We conducted a survey to explore the incentives that prescribing physicians face when choosing between oral and IV chemotherapy regimens, and the role they play in the market uptake of oral chemotherapy agents. We began with structured telephone interviews with 5 oncologists, practice managers, and account managers at a large pharmaceutical manufacturer to gain insight into the economics of oncology practices. We then emailed a convenience sample of 225 oncology practice managers across the country, inviting them to complete the online survey. Forty surveys were returned, with an average question-level response rate of 68%. On average, survey respondents came from relatively large practices (average practice size was 11 oncologists seeing 600 patients per week), mostly from community-based partnerships in urban settings. Twenty percent of responding practices were affiliated with a hospital.
Responding practices reported that, on average, 17% of their patients received some kind of oral oncolytic. Of the top 5 oral oncolytics named at each practice, 4 drugs had IV-equivalent formulations: capecitabine, temozolomide, cyclophosphamide, and melphalan (in order of the frequency withwhich they were mentioned). We classified practices according to how many of their top 5 prescribed oral oncolytics had IV equivalents. Practices naming 1 or more drugs with an IV equivalent among their top 5 oral oncolytics were classified as “willing to substitute” (87%); practices with no oral drugs with IV substitutes in their top 5 were classified as “not appearing to substitute” (13%). We then compared the economic incentives faced by doctors in the 2 types of practices.
We found that among survey respondents, practices that were willing to substitute oral for IV oncolytics tended to be larger (92% vs 50% with average monthly revenues over $1 million) and less likely to be affiliated with an academic institution (8% vs 50%). Interestingly, they were much more likely to have a dispensing pharmacy onsite than those who did not appear to substitute (62% vs 0%). That is, practices willing to substitute oral for IV oncolytics were in a better position to capture the profit stream associated with the oral medications than practices that did not appear to substitute. Doctors’ individual fi nancial incentives could also matter in the decision to prescribe oral versus IV medications.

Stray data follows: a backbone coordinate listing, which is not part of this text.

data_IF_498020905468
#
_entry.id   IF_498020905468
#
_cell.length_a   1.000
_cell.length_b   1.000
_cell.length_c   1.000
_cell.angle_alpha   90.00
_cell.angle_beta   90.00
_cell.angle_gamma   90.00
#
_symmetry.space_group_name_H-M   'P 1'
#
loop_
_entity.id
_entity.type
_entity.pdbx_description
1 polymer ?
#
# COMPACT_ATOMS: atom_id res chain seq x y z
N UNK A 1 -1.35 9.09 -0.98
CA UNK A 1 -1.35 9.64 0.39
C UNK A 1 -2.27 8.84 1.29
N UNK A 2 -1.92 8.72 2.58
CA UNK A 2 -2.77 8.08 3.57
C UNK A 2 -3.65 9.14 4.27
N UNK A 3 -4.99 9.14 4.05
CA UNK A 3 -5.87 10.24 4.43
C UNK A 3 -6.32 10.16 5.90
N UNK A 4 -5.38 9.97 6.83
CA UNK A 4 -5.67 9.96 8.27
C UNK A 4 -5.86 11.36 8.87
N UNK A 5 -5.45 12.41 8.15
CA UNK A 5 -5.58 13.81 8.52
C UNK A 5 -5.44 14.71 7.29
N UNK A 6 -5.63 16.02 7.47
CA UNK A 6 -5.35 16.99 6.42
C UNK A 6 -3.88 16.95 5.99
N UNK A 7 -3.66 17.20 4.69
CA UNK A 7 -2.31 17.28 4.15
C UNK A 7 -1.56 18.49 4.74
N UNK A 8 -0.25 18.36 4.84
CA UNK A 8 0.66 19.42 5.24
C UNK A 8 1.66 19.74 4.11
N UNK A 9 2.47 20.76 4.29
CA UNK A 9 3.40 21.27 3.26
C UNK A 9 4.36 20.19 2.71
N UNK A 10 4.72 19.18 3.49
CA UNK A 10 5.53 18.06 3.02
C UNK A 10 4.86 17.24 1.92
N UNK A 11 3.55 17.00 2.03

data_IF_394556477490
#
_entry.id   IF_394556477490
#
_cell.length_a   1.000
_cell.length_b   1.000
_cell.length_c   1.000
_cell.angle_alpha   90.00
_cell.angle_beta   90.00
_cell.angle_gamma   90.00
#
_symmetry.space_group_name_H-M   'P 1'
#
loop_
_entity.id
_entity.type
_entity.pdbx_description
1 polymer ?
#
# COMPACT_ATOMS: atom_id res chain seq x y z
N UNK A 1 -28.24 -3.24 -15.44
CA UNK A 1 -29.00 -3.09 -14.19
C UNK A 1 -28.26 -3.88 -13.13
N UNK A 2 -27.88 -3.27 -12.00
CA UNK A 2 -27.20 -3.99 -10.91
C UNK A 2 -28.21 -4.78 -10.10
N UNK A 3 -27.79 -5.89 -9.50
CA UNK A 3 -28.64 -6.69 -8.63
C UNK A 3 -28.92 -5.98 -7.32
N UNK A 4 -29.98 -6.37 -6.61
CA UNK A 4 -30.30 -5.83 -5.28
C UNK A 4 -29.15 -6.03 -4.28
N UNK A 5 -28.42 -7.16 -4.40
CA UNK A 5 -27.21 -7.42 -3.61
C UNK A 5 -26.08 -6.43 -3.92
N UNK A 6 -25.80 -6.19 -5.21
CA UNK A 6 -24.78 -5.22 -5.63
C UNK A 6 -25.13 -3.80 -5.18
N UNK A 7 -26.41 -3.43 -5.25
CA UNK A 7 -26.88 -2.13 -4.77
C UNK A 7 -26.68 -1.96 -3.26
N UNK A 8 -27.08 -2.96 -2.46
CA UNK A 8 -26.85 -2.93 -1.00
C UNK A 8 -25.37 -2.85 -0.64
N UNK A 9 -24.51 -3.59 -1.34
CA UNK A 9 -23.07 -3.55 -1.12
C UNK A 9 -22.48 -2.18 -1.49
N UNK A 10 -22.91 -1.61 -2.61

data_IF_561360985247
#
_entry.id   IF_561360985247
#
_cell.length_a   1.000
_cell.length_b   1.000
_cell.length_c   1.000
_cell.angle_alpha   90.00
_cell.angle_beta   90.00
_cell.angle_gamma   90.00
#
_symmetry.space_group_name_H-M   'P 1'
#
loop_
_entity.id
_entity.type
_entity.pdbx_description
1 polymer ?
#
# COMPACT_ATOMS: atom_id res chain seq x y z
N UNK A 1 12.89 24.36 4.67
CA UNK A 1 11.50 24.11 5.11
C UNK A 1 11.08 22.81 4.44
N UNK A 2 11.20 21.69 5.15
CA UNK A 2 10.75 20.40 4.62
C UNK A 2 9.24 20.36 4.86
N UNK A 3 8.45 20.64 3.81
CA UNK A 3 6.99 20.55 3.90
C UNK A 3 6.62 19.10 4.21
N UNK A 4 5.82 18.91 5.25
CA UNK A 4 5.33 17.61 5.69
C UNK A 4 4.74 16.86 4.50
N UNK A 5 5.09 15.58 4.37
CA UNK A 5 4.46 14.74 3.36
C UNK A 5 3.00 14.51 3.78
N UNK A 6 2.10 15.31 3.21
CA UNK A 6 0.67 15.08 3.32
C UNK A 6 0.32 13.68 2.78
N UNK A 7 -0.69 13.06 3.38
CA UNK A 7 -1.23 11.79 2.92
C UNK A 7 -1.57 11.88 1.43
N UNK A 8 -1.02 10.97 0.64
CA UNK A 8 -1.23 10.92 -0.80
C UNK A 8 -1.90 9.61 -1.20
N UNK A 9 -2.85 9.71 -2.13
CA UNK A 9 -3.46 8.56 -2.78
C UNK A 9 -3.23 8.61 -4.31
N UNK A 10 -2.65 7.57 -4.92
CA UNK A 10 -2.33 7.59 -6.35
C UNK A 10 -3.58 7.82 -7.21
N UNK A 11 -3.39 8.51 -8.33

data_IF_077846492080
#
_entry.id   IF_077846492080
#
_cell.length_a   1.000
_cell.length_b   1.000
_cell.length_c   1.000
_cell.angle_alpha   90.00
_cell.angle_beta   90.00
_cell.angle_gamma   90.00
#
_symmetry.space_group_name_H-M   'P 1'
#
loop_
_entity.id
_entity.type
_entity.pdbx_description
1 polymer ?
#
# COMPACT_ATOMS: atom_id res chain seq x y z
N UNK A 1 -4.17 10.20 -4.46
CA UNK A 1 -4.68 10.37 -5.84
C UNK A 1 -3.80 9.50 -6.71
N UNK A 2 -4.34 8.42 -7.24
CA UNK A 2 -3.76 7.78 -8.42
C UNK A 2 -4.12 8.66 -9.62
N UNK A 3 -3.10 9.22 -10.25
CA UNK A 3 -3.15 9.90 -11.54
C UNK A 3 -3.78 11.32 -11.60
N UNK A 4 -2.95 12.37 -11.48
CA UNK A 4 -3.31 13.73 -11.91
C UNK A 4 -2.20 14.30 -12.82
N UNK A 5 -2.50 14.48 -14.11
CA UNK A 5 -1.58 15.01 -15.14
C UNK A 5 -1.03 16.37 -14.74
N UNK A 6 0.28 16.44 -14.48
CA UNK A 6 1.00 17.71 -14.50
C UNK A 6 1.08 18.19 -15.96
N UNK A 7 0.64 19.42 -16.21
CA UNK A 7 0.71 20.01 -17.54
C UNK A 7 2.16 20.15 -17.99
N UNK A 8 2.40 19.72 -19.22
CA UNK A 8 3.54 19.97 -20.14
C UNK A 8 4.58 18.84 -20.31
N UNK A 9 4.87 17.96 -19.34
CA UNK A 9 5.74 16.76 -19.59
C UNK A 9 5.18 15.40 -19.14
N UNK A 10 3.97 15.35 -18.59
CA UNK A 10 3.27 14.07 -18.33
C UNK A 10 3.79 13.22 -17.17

Doctors whose pay depends in part on the overall profitability of the practice, through ownership, profi t-sharing arrangements, or bonuses based on practice performance should be more sensitive to practice profi tability than doctors who receive only a fixed salary. In fact, we found that practices that did not appear to substitute oral for IV oncolytics were also more likely to pay doctors bonuses based on the practice performance, that is, practices that did not appear to substitute less profitable oral oncolytics for more profitable IV oncolytics were also less likely to pay their doctors profit-based bonuses. However this did not hold true for practices’ likelihood of being owned by physicians or including them in profit-sharing programs. Oncologists may also have relationships with drug providers that further complicate their prescribing incentives, although we did not collect data on these factors so we cannot assess their significance.